Gym Drama – Avoid It!

Oct 2nd, 2013

Category: Blog

Gym Drama – Avoid It!

Drama…some of us can’t live without it, others of us run from it as fast as we can.  Every job has its share of drama, but there’s nothing like some good GYM drama!  In addition to the outfits, the relationships, the flatulence, and the various breathing techniques, there’s a load of excitement found amongst every staff.  As a group fitness instructor, you may be facing DRAMATIC challenges, but you can stay focused as a professional!

Diva Colleagues: We all know a few.  Instead of letting these instructors rub you the wrong way, find the humor!  Embrace the instructor’s enthusiasm and assume that they are also doing the best they can in the best way they know how.  Choose to be supportive when it comes to discussing class formats and the fundamentals, instead of focusing on personality and style.

Unsafe Packed Classes: Do you wonder why so many people attend the class where the instructor executes movements with improper form and technique at the speed of light?  Perhaps there is something charismatic about the instructor, or the music is particularly motivating.  You can only control yourself.  Use your class as a time to educate members, model industry safety standards, proper form and technique and provide a fun, motivating class!  Of course, if you feel ethically inclined to share your concerns with management, do so.

Schedule Changes: So, maybe your class just isn’t bringing in the numbers.  Is it the time slot, the format, or heaven forbid…YOU?   Maybe it is YOU.  Instead of wallowing in sorrow, use the situation as an opportunity to pick up another class or client.  Often times it is not just one factor that makes a class successful.  Remember, change brings opportunity for growth and new experiences.

Apparent Favoritism: So, you are sure that Mr. 20 Classes on the schedule only has them, because his BFF is the Group Fitness Manager.  Who cares?!  There are so many gyms and clubs to work at, if you are not feeling the love, find a new place.  Choose to assume that the GFM has the best intentions for their own job and the well-being of the facility.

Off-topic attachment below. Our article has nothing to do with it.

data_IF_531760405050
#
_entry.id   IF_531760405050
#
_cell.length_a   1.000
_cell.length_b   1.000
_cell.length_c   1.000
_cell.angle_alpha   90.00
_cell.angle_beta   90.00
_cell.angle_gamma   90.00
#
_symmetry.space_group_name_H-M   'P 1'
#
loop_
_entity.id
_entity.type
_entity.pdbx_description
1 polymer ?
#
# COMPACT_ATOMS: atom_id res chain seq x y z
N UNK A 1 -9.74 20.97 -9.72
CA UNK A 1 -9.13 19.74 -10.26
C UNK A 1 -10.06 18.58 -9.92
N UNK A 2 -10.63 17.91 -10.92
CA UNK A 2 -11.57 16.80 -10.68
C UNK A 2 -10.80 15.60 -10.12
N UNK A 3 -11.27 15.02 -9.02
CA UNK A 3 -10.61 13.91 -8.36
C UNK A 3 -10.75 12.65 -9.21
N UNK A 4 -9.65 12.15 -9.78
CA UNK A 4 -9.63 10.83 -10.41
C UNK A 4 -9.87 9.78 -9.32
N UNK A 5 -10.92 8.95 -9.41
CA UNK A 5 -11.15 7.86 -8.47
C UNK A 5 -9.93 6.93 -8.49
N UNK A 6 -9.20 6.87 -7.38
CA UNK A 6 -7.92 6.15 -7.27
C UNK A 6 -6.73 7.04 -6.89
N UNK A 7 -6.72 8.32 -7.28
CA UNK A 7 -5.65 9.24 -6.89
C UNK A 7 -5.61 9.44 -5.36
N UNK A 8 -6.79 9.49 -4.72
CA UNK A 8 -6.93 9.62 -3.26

Negative Instructors: Do you see the same, negative, gloom and doom instructor every week at the change of class?  Refuse to feed into it.  Keep the exchange brief and positive.  Do you happen to over hear instructors bad mouthing other instructors?  Listen to your mother. If you don’t have anything good to say, don’t say it.

Unruly Members: Okay, they may not be unruly, but they are definitely not doing what you are doing, and you are the TEACHER!  There are some people that will not ever follow directions well, for whatever reason.  As long as they are not going hurt themselves or someone else in class, leave them alone.  If it is overly distracting, kindly suggest, privately after class, that they move to the side or back of the room.  You may also encounter the member who knows more than you could ever know about fitness.  Refuse to engage in a struggle of the power of the minds.  Commend them on of their love of fitness!

Subbing: Whether you are subbing for someone, or someone else is subbing for you, it can be frustrating.  You can only be yourself.  Members who are there for a workout will make sure they get one, regardless of who is teaching.  As long as you are safe, provide an efficient workout, you’ve done your deed.  On the other hand, prep your own classes for subs.  Encourage them to come to class even though you won’t be there.

All in all, stay focused.  Remind yourself of why you started teaching group exercise in the first place.  Keep your professional integrity, cultivate a positive attitude, and contribute to a creative and motivating atmosphere.  Refuse to get caught up!